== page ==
Love, life and lies in the suburbs
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The United States has been called the first suburban nation. Europeans love to live in cities, but Americans prefer their own big house on a plot of land. They're happy if they never have to visit cities, which are seen as noisy, dirty, and crime-ridden.
Americans prefer to be around people just like themselves in homes just like theirs, writes our French correspondent Claude Miller.
I am French. I love the great European cities such as Paris, London, Madrid, Lisbon, and Rome. These are fantastic places to live and work. History and culture are all around. There's a diversity of people and opinions. You learn tolerance in big beautiful cities.
My first stop in the United States was New York, a huge, pulsating city as exciting as any other city in the world. It's up there among my top three world cities. It's a great, albeit expensive, place to live and work. But it's not typical of America.
If you want to taste American life in a way Americans like to live it, you have to move to the suburbs with their detached stick-built homes, double garages, manicured lawns, acres of shopping malls, parking lots, and drive-thru fast food joints.
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To a European accustomed to city living, the American suburbs are lifeless, soul-destroying, lacking in culture and history, and so dependent on car ownership that moving from A to B without a car is a huge pain in the a-s.
Car ownership is a big part of the American freedom project, as is owning your own home on its own plot of land. Perhaps it's a last vestige of pioneering spirit, which drove people west in covered wagons to claim their piece of paradise.
Europeans in their millions fled to America to escape poverty, urban squalor, religious persecution, and oppressive government.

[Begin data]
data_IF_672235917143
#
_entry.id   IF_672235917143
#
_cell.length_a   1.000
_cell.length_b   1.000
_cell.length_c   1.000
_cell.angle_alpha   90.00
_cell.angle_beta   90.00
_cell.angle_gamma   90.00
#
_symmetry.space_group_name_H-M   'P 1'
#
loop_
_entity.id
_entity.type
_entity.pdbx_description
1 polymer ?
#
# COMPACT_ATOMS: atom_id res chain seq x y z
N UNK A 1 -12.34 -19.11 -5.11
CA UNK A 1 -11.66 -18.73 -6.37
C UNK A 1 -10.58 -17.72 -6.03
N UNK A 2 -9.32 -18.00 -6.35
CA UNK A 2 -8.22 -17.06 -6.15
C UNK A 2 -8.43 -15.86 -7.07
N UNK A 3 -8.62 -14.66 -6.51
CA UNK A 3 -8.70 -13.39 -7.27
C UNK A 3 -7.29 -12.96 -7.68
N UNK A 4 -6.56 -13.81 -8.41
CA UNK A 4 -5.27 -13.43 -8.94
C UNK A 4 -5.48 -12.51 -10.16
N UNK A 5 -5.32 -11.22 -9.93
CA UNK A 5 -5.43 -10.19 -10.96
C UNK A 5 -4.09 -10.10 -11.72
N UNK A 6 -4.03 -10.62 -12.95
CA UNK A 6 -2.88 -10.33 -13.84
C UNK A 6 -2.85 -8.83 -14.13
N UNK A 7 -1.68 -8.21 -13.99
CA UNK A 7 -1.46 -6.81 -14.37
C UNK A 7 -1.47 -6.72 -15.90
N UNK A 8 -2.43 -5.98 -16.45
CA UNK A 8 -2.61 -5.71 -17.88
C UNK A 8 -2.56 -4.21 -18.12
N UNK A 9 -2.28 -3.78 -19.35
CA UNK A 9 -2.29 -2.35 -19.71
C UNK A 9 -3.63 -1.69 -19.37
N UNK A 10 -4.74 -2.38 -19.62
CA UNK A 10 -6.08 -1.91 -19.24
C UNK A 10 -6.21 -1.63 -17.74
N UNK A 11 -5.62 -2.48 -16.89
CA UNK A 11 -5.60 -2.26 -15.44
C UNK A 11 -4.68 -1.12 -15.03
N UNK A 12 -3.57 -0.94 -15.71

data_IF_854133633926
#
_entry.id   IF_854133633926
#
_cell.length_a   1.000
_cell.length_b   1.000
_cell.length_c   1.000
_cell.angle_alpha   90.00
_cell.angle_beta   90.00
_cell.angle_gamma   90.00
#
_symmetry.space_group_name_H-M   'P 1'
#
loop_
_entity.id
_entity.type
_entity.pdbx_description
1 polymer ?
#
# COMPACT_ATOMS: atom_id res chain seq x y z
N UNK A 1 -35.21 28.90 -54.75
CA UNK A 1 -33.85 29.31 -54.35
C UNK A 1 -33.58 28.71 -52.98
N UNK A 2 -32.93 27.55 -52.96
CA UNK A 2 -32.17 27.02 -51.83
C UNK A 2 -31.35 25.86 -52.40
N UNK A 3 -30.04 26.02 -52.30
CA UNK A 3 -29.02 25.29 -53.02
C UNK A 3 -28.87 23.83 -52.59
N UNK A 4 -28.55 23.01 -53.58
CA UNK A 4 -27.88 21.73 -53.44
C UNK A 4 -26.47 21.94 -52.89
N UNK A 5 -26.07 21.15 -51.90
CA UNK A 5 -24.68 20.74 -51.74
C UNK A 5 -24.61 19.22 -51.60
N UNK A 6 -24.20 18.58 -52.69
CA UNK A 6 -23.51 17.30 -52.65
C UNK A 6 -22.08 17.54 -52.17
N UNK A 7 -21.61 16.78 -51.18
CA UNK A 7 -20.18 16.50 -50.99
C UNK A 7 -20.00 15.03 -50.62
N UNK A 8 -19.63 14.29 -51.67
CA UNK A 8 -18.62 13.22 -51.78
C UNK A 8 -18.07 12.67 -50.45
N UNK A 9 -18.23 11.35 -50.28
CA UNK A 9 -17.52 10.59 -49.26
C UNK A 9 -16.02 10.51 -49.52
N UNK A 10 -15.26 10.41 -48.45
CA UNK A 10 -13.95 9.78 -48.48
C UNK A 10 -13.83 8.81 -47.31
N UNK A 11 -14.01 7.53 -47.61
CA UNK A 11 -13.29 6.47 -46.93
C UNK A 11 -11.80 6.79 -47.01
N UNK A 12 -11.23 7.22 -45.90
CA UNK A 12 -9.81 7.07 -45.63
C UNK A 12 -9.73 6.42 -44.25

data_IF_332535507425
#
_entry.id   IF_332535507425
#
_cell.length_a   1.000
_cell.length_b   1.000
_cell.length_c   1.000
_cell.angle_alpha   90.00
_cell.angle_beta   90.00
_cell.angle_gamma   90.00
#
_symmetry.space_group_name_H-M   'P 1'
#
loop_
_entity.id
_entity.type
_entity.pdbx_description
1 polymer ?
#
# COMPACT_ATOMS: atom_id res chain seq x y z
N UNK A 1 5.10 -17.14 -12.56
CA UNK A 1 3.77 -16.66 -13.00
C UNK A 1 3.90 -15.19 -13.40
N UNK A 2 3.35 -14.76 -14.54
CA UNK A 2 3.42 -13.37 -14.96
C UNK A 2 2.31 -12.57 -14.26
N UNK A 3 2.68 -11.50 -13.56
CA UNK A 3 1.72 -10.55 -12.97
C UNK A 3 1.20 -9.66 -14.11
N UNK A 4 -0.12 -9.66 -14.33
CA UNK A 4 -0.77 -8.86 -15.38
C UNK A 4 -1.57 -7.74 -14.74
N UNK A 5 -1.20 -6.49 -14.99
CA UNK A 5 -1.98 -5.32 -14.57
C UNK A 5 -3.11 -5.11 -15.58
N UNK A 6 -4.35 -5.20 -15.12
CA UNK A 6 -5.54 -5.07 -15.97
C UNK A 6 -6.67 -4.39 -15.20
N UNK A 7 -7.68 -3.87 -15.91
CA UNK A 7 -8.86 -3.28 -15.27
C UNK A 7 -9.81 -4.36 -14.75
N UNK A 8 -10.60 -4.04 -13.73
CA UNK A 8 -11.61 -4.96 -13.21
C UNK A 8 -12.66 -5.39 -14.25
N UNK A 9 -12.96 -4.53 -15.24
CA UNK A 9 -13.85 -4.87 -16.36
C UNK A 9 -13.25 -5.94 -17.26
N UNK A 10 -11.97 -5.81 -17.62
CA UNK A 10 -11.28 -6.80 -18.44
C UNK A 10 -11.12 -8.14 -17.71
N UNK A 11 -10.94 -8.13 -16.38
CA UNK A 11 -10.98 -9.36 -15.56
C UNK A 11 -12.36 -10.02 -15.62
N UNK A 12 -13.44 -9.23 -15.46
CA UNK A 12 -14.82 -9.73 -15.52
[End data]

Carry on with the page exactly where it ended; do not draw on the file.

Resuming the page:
It's not surprising that they wanted to build something new. They did not want to repeat old mistakes. They no longer wanted to be reliant on arthritic, state-run religion which cared little for the individual. They didn't want government stealing their money in the form of taxes to fund colonial expansion and war.
Those moving in their millions to America sensed that if only they could shake off the shackles of old Europe, their energy and effort would result in a good life, where their own effort would give them all they needed. They didn't need government telling them what to do, and they didn't need state religion telling them what to think. They wanted to be free.
Desire for freedom
This wonderful human project based on the desire for freedom and built on the notion that the individual can provide for him- or herself has turned into its exact opposite in the American suburbs.
Where once individualism and freedom were praised and loved, today they are hated. Conformity is the king and ruler in the American suburbs.
If this sounds extreme, try converting your suburban front lawn into a vegetable garden. Chances are you will be stopped before you have planted your first row of lettuce.
Invite friends round for a party in your backyard. Enjoy yourselves just a little too much, play your music just a little too loudly and it won't be a neighbor politely asking you to be quiet, it'll be the cops pushing you up against a wall.
When I moved to the a middle class suburb ofMilwaukee, Wisconsin, in order to finish my PhD on suburban living, I was questioned by local police on five different occasions for totally unremarkable and innocent behavior.
I have fairly long hair and a beard. One week after moving into my home, the police came round to question me because a neighbor was worried that an Arab had moved in next door. The neighbor had complained I had been speaking Arabic in a threatening way on the phone.
In fact, I was speaking French to my sister in Calais on a very bad cellphone connection. I was speaking loudly so she could hear me.
No beer please